Many delegates wanted more, and more diverse, radicalism. ‘The manifesto is not strong enough, it doesn’t express sufficient urgency,’ said one. A New Zealander took the point up. ‘In tandem with statements about social and economic policies that are stripping us of potential, we feel a sense of urgency about the earth.’ ‘I miss the word “fascism”,’ said a Dutch delegate. ‘It is strong and growing. What is fascism? It is a world of fear and that is what we are living in.’
Others scaled down from the planet as a whole to specific groups and issues. ‘We need more about indigenous people.’ ‘We need more on the “global south”’. ‘The issue is exclusion. Patriarchy is a binary gender system, it excludes trans people’. ‘Men are victims of patriarchy too,’ said a Nepali delegate. ‘Women can be patriarchal too. It is about a traditional and orthodox mindset.’ ‘WILPF is being ageist in what you ask of young women.’
A small number of delegates wanted to focus on the most difficult challenge: not analysing the causes of war and the sorry state of the world, but imagining and creating peace. ‘We are not just claiming things,’ said one. ‘We have many things to offer; we are offering a vision.’ One of the most thoughtful interventions came from Dierdra McMenamin, from Northern Ireland, a woman with 20 years of creative peace work. She imagined something quite different. 'The manifesto uses the language of war and we should perhaps translate it into the language of peace,’ she said. ‘It is a male paradigm. In a way, we are doing what men do and we need to do something different. They will always be better at it than us.'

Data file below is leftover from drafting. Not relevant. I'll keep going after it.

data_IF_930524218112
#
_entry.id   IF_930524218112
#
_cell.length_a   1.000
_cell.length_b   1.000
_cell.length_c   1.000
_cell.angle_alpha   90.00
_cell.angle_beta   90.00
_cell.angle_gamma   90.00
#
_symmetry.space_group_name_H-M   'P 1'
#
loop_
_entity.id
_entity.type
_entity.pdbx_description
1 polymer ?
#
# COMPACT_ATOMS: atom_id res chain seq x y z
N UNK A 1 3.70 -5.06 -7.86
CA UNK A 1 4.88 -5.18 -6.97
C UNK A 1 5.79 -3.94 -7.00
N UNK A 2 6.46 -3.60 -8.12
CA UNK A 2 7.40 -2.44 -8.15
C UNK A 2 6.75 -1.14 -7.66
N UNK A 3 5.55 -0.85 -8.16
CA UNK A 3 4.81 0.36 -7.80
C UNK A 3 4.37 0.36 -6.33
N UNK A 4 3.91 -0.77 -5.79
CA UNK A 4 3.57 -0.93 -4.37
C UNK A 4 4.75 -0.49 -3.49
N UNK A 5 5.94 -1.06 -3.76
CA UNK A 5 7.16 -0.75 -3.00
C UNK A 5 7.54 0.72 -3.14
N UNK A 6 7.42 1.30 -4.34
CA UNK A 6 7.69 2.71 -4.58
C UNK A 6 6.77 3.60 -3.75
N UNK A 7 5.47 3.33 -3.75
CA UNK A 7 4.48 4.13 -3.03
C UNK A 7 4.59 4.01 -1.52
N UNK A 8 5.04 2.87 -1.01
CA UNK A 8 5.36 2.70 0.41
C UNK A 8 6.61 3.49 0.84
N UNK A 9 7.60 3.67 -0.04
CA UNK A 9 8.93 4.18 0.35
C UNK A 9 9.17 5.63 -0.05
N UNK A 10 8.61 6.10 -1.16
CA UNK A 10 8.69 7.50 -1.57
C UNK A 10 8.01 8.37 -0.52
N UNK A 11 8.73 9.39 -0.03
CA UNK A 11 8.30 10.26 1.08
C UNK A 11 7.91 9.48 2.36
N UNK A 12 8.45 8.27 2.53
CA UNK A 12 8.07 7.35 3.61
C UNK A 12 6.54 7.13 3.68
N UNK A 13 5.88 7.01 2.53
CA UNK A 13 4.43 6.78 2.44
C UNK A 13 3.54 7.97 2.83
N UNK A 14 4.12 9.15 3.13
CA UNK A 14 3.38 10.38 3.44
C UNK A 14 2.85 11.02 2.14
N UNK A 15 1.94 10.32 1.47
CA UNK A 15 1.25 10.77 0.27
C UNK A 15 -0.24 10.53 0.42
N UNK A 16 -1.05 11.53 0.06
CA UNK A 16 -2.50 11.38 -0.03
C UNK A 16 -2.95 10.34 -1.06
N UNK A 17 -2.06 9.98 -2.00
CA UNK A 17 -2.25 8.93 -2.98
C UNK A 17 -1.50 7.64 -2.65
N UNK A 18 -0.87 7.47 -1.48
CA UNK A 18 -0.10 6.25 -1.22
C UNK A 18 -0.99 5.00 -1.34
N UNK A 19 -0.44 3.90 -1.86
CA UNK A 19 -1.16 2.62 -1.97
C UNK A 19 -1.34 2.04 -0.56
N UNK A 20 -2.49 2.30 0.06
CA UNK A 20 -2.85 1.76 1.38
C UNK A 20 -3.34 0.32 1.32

‘When you are anti-war you create a vacuum,’ she went on. Peace is not just the absence of war. ‘We need processes that create peace.’ In Northern Ireland, through an art project, McMenamin brought the men of violence into a space with children to begin an essential healing process, both for individuals and communities. ‘A lot of people who go to war eventually need to heal themselves,’ she said. Her own work is to concentrate on creation directly addressing the harm caused by destruction.
WILPF accepted that creating a manifesto that works for the common good, being themselves the change they want to see in the world, was what was at stake.
‘The world is in chaos. There are few international institutions that we can rely on that are democratic and accountable,’ said a Swedish delegate as WILPF’s manifesto reached the crucial vote, and the organisation’s own democratic habits were tested. Attention was turning to the essential acts of creation that would follow the manifesto’s adoption. ‘Agreeing this manifesto is not the end, it is the beginning,’ she said, a point echoed by WILPF’s Secretary General Madeleine Rees: ‘This is a rallying cry. We can go forward with it into the next century.’
Edith Ballantyne, the 92 year old doyenne of the WILPF peace women, said: ‘This is not a dream, it is who we are.’
Finally getting the ‘yes’ vote on such a major document, with no blood on the floor, was probably what Gandhi would have had in mind.